For example, during the crisis, U.S. officials mistook a number of Soviet political and military actions as deliberate "signals" from the Kremlin when, in fact, they had not been cleared by Khrushchev. Unbeknownst to the White House, officials of the CIA and the U.S. military undertook, in the midst of tense negotiations, a number of threatening operations— among them the dispatch of covert sabotage teams into Cuba—which were similarly misunderstood by the Soviets and Cubans. There were also dangerous accidents, such as the straying of a U.S. aircraft into Soviet airspace at the height of the crisis. This combination of unauthorized military and covert actions, misinterpreted military and political signals, and significant failures in intelligence—all of which threatened to set a war in motion—not only challenges earlier depictions of this event as a model of a "controlled crisis" but calls into question the fundamental assumption that severe international crises can, in fact, be "managed" at all.

The new documentation, combined with recent testimony by Soviet and Cuban officials, also sheds light on what is perhaps the most important puzzle of the missile crisis, namely, what motivated the Soviets to deploy nuclear weapons in Cuba. The declassified record shows that U.S. officials were well aware that their deployment of Jupiter missiles near Soviet borders in Turkey and Italy in 1959 would be deeply resented by Soviet officials; even President Eisenhower noted that it would be a "provocative" step analogous to the deployment of Soviet missiles in "Mexico or Cuba.(9) A declassified military history of the Jupiter system reveals that the rockets became operational in April 1962—an event that may have contributed to Khrushchev's proposal, made the very same month, to deploy similar weapons in Cuba.(10)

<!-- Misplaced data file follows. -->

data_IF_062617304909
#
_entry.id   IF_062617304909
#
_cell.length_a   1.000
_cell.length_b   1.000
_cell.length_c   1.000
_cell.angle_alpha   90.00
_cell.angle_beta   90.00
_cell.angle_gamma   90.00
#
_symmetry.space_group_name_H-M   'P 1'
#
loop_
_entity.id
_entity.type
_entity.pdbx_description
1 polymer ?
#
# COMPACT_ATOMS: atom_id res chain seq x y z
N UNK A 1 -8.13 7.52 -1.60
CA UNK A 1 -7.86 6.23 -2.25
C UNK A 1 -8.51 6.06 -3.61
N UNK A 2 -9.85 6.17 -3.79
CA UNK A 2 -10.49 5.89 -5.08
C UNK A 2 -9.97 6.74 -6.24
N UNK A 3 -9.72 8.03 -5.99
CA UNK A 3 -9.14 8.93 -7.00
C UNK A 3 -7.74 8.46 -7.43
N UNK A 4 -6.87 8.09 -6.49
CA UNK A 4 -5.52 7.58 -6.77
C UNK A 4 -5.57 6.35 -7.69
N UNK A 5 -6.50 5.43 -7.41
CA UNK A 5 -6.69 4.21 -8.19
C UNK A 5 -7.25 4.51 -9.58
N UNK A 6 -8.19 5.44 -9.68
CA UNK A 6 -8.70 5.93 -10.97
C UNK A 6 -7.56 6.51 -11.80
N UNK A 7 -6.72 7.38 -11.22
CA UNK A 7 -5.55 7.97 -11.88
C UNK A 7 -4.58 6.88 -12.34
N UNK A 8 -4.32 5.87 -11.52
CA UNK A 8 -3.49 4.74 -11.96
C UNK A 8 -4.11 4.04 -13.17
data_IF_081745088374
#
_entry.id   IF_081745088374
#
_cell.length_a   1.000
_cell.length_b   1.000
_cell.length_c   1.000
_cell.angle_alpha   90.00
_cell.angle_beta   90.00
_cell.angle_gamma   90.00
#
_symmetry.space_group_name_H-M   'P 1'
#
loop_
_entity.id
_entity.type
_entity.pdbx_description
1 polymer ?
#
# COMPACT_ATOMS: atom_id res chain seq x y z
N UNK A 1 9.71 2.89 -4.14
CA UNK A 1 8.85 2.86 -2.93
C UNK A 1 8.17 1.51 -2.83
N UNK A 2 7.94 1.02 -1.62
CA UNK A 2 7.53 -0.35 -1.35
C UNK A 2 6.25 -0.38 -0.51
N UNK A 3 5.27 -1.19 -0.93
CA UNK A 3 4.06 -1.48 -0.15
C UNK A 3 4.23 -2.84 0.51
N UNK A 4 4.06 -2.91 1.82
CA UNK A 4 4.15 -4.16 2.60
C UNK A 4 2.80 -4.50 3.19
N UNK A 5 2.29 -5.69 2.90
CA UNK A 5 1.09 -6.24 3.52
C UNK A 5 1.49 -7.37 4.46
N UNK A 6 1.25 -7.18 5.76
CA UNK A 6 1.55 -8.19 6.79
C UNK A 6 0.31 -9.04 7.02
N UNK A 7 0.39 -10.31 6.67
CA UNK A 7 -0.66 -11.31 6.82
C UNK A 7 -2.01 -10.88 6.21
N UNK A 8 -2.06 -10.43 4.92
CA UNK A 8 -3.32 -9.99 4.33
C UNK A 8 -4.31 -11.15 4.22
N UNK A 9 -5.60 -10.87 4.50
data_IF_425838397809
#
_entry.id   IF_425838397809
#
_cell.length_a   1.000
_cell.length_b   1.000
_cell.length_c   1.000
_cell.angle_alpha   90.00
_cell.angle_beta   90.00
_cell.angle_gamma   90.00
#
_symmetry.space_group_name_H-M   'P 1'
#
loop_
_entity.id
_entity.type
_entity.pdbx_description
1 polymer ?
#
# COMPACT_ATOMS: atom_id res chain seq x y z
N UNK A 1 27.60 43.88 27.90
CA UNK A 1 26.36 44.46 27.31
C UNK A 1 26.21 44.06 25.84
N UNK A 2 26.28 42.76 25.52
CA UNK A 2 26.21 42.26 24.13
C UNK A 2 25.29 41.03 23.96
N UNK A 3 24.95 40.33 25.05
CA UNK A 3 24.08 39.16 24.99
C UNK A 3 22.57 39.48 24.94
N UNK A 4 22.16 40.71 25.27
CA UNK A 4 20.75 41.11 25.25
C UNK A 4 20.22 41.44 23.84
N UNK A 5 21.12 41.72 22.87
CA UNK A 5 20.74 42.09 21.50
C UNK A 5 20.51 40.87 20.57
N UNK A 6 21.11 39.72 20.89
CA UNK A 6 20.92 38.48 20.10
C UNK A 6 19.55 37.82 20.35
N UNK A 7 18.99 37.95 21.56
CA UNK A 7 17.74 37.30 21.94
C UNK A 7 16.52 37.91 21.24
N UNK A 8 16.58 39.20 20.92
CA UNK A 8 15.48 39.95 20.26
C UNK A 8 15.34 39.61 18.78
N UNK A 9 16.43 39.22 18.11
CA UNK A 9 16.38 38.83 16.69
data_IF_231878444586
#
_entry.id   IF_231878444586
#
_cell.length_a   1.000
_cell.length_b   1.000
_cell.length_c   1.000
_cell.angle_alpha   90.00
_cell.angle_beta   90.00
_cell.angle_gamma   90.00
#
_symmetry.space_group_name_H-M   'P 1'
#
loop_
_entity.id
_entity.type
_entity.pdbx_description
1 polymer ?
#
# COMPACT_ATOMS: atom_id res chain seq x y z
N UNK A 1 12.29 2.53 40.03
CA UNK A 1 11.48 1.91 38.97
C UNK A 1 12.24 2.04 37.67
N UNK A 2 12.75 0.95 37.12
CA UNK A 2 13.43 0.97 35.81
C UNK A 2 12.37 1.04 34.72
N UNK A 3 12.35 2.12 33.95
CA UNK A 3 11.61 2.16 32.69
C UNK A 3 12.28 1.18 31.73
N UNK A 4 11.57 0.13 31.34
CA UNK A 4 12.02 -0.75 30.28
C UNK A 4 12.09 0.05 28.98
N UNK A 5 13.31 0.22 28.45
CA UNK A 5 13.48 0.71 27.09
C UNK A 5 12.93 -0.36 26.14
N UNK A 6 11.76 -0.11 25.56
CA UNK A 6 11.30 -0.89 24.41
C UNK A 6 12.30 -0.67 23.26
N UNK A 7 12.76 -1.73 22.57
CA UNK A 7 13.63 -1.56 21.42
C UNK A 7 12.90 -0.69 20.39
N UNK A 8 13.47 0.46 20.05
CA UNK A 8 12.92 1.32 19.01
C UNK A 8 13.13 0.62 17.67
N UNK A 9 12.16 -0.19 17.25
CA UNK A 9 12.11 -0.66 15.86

In addition, the documents lend credence to Khrushchev's claim that a primary Soviet motivation was the defense of Cuba against a U.S. invasion. For years, U.S. analysts have dismissed this as a face-saving, after-the-fact rationale that enabled the Soviets to declare victory in the confrontation rather than admit defeat. But formerly top-secret documents, released to the National Security Archive in January 1989, provide a detailed description of a 1962 U.S. covert action program known as OPERATION MONGOOSE, which combined sabotage, infiltration, and psychological warfare activities with military exercises and contingency operations for a possible invasion to overthrow the Castro government. Guidelines for OPERATION MONGOOSE, tacitly approved by President Kennedy in March 1962, noted that the "final success" of the program would "require decisive U.S. military intervention." Although Kennedy never formally authorized an invasion, former administration officials acknowledge that Cuban intelligence had infiltrated the CIA's exile groups and learned of plans for a potential invasion—which, ironically, was scheduled for October 1962.